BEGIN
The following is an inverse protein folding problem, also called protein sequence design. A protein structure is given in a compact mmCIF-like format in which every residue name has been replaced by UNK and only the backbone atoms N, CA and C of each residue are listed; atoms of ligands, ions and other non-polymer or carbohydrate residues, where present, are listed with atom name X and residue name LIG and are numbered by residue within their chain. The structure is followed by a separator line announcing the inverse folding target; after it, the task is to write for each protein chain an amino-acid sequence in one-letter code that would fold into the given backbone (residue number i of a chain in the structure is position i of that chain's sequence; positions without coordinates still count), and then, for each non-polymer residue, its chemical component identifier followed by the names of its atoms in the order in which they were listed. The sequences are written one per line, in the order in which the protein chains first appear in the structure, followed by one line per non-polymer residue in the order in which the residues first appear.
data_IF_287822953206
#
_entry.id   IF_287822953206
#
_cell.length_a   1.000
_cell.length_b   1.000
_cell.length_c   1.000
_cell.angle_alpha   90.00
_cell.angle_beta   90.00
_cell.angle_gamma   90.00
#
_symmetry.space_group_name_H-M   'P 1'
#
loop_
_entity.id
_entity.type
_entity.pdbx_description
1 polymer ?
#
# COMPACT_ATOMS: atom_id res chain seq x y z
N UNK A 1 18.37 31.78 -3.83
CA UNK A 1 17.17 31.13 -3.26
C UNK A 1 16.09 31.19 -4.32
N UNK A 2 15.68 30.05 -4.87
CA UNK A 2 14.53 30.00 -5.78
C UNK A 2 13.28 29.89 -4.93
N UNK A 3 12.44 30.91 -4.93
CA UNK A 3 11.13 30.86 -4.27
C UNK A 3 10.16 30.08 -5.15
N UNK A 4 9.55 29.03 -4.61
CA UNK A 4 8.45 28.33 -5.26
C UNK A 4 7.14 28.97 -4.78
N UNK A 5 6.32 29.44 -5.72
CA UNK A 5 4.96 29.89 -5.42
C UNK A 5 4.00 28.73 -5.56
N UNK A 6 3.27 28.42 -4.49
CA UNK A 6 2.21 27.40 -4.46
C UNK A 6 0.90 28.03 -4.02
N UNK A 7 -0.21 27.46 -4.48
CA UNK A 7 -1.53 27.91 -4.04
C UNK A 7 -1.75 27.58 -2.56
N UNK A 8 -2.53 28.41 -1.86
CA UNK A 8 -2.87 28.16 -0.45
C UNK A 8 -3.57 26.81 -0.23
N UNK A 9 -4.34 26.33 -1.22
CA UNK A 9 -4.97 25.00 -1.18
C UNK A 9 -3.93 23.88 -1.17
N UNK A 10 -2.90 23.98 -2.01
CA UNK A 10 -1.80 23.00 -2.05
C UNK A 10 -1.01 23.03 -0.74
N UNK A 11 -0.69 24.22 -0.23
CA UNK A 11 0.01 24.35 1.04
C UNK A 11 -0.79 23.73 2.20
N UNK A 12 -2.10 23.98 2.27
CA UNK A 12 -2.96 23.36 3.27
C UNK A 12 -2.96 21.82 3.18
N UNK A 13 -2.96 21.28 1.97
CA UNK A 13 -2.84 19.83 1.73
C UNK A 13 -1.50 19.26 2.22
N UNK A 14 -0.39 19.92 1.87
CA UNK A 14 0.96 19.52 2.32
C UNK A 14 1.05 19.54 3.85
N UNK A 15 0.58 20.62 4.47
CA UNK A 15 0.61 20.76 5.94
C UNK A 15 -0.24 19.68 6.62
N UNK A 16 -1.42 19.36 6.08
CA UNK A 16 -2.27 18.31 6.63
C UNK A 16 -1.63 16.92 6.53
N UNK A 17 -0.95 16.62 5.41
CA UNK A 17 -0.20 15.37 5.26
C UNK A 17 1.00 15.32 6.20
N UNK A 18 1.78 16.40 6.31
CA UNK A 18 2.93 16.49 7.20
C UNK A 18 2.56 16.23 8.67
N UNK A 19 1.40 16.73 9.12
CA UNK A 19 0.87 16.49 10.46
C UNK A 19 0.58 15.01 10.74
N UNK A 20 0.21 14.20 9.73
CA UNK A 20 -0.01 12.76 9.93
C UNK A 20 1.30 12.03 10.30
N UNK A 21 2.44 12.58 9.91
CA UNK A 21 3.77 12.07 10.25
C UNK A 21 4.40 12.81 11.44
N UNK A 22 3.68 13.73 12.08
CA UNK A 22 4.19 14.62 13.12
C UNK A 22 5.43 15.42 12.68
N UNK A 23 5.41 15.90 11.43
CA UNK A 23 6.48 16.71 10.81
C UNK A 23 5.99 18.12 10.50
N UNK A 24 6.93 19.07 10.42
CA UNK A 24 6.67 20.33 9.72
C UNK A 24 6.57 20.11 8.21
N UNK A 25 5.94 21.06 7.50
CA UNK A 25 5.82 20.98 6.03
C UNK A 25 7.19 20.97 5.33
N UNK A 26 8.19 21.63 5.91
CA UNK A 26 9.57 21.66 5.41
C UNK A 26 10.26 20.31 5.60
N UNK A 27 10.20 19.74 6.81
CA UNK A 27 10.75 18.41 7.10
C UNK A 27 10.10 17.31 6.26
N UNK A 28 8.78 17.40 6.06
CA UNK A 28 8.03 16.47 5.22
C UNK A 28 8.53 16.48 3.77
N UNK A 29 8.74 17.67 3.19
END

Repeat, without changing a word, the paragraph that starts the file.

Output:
The following is an inverse protein folding problem, also called protein sequence design. A protein structure is given in a compact mmCIF-like format in which every residue name has been replaced by UNK and only the backbone atoms N, CA and C of each residue are listed; atoms of ligands, ions and other non-polymer or carbohydrate residues, where present, are listed with atom name X and residue name LIG and are numbered by residue within their chain. The structure is followed by a separator line announcing the inverse folding target; after it, the task is to write for each protein chain an amino-acid sequence in one-letter code that would fold into the given backbone (residue number i of a chain in the structure is position i of that chain's sequence; positions without coordinates still count), and then, for each non-polymer residue, its chemical component identifier followed by the names of its atoms in the order in which they were listed. The sequences are written one per line, in the order in which the protein chains first appear in the structure, followed by one line per non-polymer residue in the order in which the residues first appear.